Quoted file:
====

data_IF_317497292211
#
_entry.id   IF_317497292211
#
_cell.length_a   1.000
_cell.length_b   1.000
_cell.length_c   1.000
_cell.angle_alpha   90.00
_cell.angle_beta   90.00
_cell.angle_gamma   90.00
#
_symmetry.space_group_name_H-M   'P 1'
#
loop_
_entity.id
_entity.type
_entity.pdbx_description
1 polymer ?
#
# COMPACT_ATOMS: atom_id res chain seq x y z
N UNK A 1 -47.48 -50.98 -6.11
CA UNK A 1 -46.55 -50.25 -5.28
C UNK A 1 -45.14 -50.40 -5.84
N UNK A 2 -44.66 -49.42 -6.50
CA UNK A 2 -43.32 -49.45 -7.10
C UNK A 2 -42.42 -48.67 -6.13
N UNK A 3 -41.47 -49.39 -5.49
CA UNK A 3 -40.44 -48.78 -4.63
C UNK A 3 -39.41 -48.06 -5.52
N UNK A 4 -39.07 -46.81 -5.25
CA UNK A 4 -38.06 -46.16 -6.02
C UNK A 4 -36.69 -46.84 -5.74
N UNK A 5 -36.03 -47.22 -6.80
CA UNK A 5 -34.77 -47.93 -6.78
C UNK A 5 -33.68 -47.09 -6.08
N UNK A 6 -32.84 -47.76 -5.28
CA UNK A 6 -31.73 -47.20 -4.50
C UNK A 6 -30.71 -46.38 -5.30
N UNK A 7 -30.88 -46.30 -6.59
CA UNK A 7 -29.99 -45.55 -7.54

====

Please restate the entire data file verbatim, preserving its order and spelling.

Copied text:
data_IF_317497292211
#
_entry.id   IF_317497292211
#
_cell.length_a   1.000
_cell.length_b   1.000
_cell.length_c   1.000
_cell.angle_alpha   90.00
_cell.angle_beta   90.00
_cell.angle_gamma   90.00
#
_symmetry.space_group_name_H-M   'P 1'
#
loop_
_entity.id
_entity.type
_entity.pdbx_description
1 polymer ?
#
# COMPACT_ATOMS: atom_id res chain seq x y z
N UNK A 1 -47.48 -50.98 -6.11
CA UNK A 1 -46.55 -50.25 -5.28
C UNK A 1 -45.14 -50.40 -5.84
N UNK A 2 -44.66 -49.42 -6.50
CA UNK A 2 -43.32 -49.45 -7.10
C UNK A 2 -42.42 -48.67 -6.13
N UNK A 3 -41.47 -49.39 -5.49
CA UNK A 3 -40.44 -48.78 -4.63
C UNK A 3 -39.41 -48.06 -5.52
N UNK A 4 -39.07 -46.81 -5.25
CA UNK A 4 -38.06 -46.16 -6.02
C UNK A 4 -36.69 -46.84 -5.74
N UNK A 5 -36.03 -47.22 -6.80
CA UNK A 5 -34.77 -47.93 -6.78
C UNK A 5 -33.68 -47.09 -6.08
N UNK A 6 -32.84 -47.76 -5.28
CA UNK A 6 -31.73 -47.20 -4.50
C UNK A 6 -30.71 -46.38 -5.30
N UNK A 7 -30.88 -46.30 -6.59
CA UNK A 7 -29.99 -45.55 -7.54